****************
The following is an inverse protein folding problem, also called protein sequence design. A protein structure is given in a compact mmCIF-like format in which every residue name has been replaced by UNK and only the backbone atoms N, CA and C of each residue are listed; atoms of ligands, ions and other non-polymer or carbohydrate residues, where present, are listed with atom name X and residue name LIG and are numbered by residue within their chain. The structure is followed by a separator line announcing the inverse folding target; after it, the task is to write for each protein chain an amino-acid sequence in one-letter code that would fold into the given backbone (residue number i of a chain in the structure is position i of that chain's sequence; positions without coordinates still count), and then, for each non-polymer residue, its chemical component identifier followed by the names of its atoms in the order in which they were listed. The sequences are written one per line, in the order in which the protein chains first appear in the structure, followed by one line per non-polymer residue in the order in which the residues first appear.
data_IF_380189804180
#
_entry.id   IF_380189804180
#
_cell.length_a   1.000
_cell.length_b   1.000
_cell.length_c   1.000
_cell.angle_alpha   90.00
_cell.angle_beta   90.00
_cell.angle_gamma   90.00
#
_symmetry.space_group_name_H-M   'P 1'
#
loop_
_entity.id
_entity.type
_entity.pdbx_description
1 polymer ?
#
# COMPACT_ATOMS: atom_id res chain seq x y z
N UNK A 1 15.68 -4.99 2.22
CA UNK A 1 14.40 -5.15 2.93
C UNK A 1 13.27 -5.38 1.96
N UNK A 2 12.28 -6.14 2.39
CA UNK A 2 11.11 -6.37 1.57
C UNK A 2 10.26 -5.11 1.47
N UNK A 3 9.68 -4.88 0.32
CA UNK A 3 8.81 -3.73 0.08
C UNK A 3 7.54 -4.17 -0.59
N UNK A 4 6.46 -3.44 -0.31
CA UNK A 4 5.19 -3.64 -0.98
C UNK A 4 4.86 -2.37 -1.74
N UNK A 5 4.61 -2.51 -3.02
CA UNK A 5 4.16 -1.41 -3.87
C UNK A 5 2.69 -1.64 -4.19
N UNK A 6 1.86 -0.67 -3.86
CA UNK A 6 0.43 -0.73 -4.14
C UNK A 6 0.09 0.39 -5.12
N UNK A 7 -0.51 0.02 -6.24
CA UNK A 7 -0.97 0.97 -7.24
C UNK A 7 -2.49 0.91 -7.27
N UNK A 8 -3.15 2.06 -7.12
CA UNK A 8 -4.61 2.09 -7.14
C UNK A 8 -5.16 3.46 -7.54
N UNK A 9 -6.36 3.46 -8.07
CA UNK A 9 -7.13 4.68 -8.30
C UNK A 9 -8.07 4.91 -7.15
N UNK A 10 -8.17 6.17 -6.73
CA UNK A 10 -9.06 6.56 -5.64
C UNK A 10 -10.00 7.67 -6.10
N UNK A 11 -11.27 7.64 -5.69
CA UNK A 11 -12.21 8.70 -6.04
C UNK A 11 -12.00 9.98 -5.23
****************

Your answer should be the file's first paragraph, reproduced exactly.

The following is an inverse protein folding problem, also called protein sequence design. A protein structure is given in a compact mmCIF-like format in which every residue name has been replaced by UNK and only the backbone atoms N, CA and C of each residue are listed; atoms of ligands, ions and other non-polymer or carbohydrate residues, where present, are listed with atom name X and residue name LIG and are numbered by residue within their chain. The structure is followed by a separator line announcing the inverse folding target; after it, the task is to write for each protein chain an amino-acid sequence in one-letter code that would fold into the given backbone (residue number i of a chain in the structure is position i of that chain's sequence; positions without coordinates still count), and then, for each non-polymer residue, its chemical component identifier followed by the names of its atoms in the order in which they were listed. The sequences are written one per line, in the order in which the protein chains first appear in the structure, followed by one line per non-polymer residue in the order in which the residues first appear.